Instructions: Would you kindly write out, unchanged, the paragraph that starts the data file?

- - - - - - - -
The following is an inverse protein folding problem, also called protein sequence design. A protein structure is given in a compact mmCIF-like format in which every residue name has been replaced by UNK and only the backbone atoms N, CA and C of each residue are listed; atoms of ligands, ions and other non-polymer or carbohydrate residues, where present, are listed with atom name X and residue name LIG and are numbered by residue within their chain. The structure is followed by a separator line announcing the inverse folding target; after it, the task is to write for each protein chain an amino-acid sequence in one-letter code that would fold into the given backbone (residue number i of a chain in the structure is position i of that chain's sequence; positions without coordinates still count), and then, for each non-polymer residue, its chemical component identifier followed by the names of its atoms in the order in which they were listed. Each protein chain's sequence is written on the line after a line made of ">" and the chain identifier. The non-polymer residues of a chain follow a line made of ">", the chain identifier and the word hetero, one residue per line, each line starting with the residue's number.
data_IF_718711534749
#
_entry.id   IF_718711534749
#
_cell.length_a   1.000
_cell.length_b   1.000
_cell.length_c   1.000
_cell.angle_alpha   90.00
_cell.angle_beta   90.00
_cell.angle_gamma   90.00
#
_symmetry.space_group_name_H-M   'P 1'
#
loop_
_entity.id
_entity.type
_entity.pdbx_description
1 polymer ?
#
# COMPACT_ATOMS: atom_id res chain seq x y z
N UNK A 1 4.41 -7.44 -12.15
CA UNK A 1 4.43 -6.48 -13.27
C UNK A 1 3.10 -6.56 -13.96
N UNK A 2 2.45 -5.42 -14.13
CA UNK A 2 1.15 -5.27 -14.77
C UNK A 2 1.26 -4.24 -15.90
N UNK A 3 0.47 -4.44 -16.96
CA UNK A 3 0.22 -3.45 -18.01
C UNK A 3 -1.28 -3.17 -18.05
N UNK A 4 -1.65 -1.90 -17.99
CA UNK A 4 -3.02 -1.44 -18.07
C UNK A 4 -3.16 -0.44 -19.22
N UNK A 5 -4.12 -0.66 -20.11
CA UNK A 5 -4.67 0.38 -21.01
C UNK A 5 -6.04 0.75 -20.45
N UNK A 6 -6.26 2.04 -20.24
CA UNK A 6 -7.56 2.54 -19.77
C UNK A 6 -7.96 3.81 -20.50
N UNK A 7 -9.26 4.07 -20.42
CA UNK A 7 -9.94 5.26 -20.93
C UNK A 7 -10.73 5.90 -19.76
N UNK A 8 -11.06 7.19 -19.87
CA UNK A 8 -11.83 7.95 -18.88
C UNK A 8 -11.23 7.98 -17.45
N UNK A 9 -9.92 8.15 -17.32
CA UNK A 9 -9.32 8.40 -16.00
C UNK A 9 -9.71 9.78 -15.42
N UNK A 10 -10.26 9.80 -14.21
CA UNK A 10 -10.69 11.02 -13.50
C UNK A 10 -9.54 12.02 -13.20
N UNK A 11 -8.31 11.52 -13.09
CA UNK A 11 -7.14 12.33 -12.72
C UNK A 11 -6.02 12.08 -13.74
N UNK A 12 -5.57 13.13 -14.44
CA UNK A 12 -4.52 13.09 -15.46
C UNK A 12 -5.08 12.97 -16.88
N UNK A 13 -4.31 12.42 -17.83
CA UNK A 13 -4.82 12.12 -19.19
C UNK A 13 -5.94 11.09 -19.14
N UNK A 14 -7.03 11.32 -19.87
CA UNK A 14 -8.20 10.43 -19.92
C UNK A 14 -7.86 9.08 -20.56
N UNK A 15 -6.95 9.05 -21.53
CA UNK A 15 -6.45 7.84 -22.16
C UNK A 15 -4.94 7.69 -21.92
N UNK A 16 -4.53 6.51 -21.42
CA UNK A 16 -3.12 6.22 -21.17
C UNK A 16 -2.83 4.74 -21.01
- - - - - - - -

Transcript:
The following is an inverse protein folding problem, also called protein sequence design. A protein structure is given in a compact mmCIF-like format in which every residue name has been replaced by UNK and only the backbone atoms N, CA and C of each residue are listed; atoms of ligands, ions and other non-polymer or carbohydrate residues, where present, are listed with atom name X and residue name LIG and are numbered by residue within their chain. The structure is followed by a separator line announcing the inverse folding target; after it, the task is to write for each protein chain an amino-acid sequence in one-letter code that would fold into the given backbone (residue number i of a chain in the structure is position i of that chain's sequence; positions without coordinates still count), and then, for each non-polymer residue, its chemical component identifier followed by the names of its atoms in the order in which they were listed. Each protein chain's sequence is written on the line after a line made of ">" and the chain identifier. The non-polymer residues of a chain follow a line made of ">", the chain identifier and the word hetero, one residue per line, each line starting with the residue's number.